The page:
The process in which different shots are sequenced together into a scene, and different scenes put together into acts, and these acts put together into a film, is called editing. Tim Dirk (Filmsite.Org) describes editing as:
the process (performed by a film editor) of selecting, assembling, arranging, collating, trimming, structuring, and splicing-joining together many separate camera takes (includes sound also) of exposed footage (or daily rushes) into a complete, determined sequence or order of shots (or film) - that follows the script.
Editing creates a certain tempo for a scene. When the shot lengths are short and follows each other rapidly, then the tempo is fast. Alternatively, the tempo can be slowed by having longer shots. Typically, the average shot length is around five seconds.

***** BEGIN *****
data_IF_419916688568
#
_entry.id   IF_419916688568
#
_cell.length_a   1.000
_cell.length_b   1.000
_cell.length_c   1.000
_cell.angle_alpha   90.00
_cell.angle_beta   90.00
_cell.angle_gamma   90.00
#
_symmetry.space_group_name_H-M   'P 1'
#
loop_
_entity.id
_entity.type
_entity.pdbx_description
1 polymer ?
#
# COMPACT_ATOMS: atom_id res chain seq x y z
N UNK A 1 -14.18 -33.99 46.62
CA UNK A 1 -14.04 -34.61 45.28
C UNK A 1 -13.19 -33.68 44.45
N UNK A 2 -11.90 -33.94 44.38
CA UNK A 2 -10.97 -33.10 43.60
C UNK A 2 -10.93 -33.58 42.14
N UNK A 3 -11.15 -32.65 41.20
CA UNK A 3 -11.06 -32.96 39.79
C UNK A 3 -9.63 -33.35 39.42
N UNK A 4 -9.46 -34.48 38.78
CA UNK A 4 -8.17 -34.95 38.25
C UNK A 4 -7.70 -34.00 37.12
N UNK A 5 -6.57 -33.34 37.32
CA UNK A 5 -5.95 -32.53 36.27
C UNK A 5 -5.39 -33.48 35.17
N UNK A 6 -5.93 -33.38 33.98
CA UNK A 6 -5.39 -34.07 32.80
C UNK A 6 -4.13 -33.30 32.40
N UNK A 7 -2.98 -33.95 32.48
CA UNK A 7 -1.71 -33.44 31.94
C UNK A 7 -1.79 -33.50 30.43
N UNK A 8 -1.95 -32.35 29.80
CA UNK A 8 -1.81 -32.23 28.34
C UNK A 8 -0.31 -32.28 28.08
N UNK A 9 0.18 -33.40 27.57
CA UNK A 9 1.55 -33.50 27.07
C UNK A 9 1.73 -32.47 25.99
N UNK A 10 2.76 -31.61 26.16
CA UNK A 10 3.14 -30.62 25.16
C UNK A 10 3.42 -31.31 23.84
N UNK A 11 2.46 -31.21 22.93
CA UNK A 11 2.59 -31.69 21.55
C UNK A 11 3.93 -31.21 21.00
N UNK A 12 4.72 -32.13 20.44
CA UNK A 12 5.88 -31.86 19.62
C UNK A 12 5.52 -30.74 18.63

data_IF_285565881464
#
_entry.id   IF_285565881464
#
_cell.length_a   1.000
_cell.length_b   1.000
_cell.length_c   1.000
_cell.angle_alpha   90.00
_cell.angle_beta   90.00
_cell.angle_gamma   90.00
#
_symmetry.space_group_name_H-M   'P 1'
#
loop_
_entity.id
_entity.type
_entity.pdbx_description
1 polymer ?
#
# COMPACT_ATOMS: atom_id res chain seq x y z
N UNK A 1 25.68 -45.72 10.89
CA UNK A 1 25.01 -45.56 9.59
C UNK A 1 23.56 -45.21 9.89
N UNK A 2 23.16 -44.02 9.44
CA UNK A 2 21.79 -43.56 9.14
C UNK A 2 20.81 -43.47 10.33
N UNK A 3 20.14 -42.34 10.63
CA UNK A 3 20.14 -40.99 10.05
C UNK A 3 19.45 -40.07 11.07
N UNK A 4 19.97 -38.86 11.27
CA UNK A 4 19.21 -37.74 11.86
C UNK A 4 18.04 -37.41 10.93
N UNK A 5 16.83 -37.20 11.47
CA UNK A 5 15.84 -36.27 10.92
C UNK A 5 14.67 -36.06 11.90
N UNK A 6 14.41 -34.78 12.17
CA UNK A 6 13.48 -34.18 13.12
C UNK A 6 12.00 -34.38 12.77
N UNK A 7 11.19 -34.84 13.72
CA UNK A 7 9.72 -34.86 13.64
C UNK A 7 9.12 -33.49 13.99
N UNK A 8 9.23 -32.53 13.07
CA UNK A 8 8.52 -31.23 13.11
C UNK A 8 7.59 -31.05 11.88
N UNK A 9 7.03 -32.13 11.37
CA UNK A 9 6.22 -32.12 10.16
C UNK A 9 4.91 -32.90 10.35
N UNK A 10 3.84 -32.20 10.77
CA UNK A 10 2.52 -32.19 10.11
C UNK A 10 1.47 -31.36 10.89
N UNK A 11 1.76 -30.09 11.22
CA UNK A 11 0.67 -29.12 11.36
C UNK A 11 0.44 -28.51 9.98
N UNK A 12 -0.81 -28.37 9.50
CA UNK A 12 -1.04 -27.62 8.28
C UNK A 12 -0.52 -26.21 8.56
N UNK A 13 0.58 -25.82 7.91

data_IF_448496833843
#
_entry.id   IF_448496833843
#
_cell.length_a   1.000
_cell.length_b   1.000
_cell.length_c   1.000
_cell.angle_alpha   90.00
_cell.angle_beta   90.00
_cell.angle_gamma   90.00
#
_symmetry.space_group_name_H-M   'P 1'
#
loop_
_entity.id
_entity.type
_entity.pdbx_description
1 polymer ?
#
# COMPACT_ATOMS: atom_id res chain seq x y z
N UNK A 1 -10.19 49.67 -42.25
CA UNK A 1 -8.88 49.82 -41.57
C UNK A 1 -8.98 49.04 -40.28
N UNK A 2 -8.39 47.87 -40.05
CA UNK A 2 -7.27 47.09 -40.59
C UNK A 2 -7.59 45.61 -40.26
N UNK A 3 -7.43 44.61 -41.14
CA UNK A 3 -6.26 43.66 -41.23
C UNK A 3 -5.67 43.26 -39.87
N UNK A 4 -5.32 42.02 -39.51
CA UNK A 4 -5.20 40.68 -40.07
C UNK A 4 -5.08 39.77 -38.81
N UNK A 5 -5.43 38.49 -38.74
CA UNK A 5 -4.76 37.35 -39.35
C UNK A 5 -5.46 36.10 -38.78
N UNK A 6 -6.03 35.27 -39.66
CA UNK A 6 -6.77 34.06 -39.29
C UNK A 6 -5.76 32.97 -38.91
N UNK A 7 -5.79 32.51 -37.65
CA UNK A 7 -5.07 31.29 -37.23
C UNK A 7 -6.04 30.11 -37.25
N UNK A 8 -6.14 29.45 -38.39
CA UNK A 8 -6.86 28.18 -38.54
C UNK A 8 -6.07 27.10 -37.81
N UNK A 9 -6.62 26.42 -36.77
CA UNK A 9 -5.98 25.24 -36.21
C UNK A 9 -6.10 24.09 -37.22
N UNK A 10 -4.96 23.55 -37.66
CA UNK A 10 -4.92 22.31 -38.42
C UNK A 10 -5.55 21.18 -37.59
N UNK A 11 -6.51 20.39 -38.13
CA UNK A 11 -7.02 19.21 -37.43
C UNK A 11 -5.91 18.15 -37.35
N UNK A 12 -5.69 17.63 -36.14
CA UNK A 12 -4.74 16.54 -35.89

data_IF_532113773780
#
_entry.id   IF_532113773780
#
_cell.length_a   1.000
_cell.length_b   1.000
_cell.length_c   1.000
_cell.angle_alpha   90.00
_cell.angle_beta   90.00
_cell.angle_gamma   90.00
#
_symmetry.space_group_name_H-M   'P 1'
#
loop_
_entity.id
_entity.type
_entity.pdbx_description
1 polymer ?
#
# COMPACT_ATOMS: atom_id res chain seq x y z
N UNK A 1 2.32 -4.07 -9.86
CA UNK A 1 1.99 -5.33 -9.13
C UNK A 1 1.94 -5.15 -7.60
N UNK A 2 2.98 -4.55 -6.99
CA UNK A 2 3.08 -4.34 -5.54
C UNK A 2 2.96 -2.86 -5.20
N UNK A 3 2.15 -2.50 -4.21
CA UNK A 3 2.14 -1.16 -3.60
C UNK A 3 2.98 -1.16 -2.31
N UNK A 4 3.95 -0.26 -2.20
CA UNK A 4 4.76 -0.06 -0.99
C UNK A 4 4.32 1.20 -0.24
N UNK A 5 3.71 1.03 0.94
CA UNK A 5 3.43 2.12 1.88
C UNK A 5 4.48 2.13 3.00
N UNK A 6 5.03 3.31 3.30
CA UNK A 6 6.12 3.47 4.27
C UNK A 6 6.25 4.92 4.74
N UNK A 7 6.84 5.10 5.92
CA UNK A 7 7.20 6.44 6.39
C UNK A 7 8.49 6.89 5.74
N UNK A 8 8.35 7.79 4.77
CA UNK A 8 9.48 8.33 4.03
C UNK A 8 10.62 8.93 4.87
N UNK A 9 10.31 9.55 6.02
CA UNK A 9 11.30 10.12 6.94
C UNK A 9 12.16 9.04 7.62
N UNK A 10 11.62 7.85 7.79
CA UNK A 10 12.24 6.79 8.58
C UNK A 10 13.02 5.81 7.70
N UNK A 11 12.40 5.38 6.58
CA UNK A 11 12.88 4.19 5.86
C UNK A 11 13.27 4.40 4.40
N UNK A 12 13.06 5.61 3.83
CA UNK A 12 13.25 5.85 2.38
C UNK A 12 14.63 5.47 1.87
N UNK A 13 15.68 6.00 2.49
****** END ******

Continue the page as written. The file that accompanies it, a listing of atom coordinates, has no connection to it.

Apart from just putting shots in sequence, the editor can use different ways of connecting them in sequence. These “ways” are called transitions. The most common transition is to merely put two shots next to each other, so that the shot jumps from one to the other; one shot abruptly ends, and the next shot suddenly begins. This is called a cut. Another type of transition is a fade-in / fade-out. This type of transition occur when the shot fades to black (or another colour) and the next shot gradually becomes visible. An overlap or dissolve transition occurs when the next shot becomes visible while the current shot is fading away. The two shots are therefore both visible for a short time to the audience. The wipe in / wipe out transition is also sometimes used in which one shot seems to push out another shot. Usually cuts gives a faster tempo than fades and wipes.